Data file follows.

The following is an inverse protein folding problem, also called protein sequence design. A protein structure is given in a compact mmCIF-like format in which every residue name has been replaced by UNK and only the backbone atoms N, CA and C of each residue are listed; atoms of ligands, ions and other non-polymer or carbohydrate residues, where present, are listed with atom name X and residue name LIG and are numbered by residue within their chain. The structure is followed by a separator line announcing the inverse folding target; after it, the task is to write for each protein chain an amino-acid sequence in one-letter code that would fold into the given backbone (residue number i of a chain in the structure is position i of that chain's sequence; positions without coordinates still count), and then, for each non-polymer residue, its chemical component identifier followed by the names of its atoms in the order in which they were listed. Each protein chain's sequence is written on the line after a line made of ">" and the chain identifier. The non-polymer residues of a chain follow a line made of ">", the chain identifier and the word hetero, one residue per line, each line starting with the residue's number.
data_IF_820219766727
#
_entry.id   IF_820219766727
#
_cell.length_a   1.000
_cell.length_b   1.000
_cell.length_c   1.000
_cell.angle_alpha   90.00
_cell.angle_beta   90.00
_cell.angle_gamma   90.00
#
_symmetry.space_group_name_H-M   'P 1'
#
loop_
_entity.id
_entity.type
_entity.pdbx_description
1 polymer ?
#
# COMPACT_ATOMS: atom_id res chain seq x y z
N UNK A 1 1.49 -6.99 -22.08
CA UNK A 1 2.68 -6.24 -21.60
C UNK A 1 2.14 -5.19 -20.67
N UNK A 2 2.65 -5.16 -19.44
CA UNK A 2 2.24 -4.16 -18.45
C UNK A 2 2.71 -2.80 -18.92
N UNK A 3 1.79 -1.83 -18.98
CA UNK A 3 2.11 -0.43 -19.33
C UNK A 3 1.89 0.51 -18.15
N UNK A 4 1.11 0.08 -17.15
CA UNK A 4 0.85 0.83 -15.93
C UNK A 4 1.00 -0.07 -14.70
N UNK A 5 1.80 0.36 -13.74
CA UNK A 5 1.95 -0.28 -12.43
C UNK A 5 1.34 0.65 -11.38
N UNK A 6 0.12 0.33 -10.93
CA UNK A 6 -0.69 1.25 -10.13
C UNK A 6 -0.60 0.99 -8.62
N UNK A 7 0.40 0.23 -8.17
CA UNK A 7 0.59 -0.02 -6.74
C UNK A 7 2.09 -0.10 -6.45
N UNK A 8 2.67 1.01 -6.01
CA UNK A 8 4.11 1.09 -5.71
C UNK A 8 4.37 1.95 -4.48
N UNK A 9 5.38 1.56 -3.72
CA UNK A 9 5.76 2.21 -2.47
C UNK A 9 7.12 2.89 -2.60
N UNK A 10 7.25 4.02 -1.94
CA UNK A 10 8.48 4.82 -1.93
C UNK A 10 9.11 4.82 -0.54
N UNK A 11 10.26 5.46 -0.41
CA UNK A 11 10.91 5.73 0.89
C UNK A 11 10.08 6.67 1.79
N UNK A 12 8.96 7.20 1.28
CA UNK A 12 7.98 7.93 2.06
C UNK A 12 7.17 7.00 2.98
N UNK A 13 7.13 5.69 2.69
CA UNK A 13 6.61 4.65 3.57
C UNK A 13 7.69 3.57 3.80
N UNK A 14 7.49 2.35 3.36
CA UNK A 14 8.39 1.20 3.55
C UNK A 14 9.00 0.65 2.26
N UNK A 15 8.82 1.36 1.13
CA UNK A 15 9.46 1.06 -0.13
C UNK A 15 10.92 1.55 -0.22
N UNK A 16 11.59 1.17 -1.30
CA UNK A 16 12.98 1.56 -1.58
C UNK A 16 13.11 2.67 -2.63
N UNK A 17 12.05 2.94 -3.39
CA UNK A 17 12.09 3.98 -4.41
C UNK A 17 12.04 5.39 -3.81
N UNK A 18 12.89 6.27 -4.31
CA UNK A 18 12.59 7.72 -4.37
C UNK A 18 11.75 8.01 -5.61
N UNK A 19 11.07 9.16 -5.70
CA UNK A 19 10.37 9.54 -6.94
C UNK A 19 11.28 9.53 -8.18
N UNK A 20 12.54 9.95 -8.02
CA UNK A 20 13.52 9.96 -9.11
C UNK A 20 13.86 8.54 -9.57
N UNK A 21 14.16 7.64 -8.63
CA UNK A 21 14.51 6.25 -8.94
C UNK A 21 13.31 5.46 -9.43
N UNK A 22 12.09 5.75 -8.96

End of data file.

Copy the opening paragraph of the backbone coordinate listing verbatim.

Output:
The following is an inverse protein folding problem, also called protein sequence design. A protein structure is given in a compact mmCIF-like format in which every residue name has been replaced by UNK and only the backbone atoms N, CA and C of each residue are listed; atoms of ligands, ions and other non-polymer or carbohydrate residues, where present, are listed with atom name X and residue name LIG and are numbered by residue within their chain. The structure is followed by a separator line announcing the inverse folding target; after it, the task is to write for each protein chain an amino-acid sequence in one-letter code that would fold into the given backbone (residue number i of a chain in the structure is position i of that chain's sequence; positions without coordinates still count), and then, for each non-polymer residue, its chemical component identifier followed by the names of its atoms in the order in which they were listed. Each protein chain's sequence is written on the line after a line made of ">" and the chain identifier. The non-polymer residues of a chain follow a line made of ">", the chain identifier and the word hetero, one residue per line, each line starting with the residue's number.